The Health Ministry announced that those who have received only one or two doses of the COVID-19 vaccine will be eligible, as of Monday, for the Green Passport, if they present a designated serology test called anti-N, which will show they have previously contracted the virus. Until now, Israelis who contracted COVID-19 before being vaccinated, but had no medical proof to that effect, were ineligible for the Recovery Certificate and Green Pass.
The Health Ministry published an update to the COVID-19 recovery definition protocol, according to which a positive result in an anti-N serology test will render the person tested eligible for the Green Pass upon completion of at least one dose of the vaccine, regardless of the order of test and vaccination. The pass in such cases will be in effect until March 22, 2022. According to the update, extension of the pass’ expiration time “shall be considered from time to time.”
The anti-N test is designed to locate IgG antibodies that work against the virus’s N protein. The level of these antibodies rises after exposure to the virus itself. The test was recently recognized by the Health Ministry and put into use. The test can be taken at any hospital at the patient’s cost, and does not require a doctor’s referral. Until now, those who had received one or two doses of the vaccine were ineligible for a Recovery Certificate with an anti-S serology test, as that test locates IgG antibodies which work against the S protein of the virus, and these antibodies appear following both infection and the vaccine.
The S and N proteins are the two antigens that were used to develop serology tests to identify the coronavirus’ antibodies. The S protein, known as the Spike, is the virus’s capsid protein which it uses to bind with cells. The N protein, which stands for Nucleocapsid protein, is an intracellular protein involved in the virus’ creation and replication processes. The antibodies that neutralize the virus are those that target the S protein and that is why the COVID-19 vaccines target it. Therefore, antibodies targeting the N protein will appear only following infection and not in uninfected vaccinated people.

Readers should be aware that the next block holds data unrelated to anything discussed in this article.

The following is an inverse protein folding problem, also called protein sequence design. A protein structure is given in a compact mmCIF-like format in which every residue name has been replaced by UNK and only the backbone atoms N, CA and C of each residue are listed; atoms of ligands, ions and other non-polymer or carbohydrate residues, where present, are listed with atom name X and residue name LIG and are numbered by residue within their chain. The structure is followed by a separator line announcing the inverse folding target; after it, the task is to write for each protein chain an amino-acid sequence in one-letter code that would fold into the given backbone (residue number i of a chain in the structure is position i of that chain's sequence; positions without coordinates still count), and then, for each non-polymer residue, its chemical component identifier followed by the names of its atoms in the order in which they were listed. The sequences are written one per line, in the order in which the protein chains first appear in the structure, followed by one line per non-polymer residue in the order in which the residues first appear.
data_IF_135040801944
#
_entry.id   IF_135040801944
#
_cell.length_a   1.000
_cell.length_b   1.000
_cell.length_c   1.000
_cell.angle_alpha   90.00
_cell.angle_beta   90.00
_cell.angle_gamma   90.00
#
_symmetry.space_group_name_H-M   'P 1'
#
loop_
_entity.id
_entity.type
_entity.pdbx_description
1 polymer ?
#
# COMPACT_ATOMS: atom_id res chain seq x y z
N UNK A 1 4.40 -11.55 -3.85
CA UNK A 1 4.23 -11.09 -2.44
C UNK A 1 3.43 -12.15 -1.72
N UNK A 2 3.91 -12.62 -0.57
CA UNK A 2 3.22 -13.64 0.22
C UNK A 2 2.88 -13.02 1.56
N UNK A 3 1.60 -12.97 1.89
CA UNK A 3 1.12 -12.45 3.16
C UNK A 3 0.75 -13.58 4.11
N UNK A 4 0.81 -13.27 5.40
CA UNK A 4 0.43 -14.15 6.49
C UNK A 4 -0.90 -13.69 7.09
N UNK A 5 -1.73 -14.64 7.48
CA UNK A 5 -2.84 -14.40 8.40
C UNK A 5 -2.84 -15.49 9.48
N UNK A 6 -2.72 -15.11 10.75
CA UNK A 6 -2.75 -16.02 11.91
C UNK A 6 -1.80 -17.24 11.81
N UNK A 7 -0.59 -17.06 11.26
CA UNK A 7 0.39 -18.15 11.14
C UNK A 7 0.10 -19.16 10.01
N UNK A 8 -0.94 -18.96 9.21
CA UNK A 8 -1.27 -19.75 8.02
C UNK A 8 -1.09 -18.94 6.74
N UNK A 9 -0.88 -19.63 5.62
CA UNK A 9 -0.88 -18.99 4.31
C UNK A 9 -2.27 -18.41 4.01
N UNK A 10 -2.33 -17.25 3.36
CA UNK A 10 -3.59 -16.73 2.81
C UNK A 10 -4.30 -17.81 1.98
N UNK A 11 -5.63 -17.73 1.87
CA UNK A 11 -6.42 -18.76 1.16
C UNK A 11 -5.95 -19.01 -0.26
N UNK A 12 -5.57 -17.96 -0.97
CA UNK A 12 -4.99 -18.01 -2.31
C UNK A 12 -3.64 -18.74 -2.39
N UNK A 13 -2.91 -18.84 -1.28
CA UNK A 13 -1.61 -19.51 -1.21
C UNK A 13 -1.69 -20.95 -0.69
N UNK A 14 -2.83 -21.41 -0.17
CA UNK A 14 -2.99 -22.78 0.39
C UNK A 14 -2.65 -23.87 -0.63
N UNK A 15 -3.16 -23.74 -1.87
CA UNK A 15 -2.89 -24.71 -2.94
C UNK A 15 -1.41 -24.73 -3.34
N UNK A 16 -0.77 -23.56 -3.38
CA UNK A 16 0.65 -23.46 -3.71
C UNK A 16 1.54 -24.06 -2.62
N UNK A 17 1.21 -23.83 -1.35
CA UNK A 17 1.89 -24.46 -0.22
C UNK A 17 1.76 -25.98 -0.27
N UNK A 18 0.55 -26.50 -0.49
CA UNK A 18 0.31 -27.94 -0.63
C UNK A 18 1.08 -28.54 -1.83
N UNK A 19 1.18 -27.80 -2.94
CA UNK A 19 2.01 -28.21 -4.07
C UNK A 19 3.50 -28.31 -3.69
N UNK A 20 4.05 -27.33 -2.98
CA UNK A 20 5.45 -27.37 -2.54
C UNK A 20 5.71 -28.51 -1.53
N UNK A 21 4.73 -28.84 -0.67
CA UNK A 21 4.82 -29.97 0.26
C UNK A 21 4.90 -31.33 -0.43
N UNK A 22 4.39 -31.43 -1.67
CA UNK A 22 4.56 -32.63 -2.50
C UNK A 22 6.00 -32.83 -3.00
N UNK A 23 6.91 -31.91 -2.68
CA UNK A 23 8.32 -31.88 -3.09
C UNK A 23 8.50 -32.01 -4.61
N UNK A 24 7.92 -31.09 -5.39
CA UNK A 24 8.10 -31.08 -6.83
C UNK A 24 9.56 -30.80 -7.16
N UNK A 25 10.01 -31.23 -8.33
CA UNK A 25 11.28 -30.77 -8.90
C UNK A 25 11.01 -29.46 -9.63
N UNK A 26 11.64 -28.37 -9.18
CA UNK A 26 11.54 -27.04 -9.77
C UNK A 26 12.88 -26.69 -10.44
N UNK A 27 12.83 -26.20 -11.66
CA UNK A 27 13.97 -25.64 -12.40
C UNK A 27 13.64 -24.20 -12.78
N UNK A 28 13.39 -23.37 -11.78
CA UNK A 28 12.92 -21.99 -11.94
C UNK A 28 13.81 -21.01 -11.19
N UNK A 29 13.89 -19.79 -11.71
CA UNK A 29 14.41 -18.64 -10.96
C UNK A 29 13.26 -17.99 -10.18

The Health Ministry’s updated protocol include additional changes in the recognition of recovering COVID-19 patients and issuing of Recovery Certificates. One of the changes is that a person will be defined as recovering if they received a borderline result in an antigen test done at a station recognized by the ministry, or if they get borderline positive results in PCR tests done within 72 hours later. The protocol also allows the Kupat Holim sick funds to recognize a person as recovering in undefined, exceptional cases.
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Furthermore, the Health Ministry is abolishing the requirement for a serology test to authenticate a vaccination certificate from abroad. It also recognizes a statement-based recovery certificate issued abroad along with relevant documentation, without the need to show a serology test.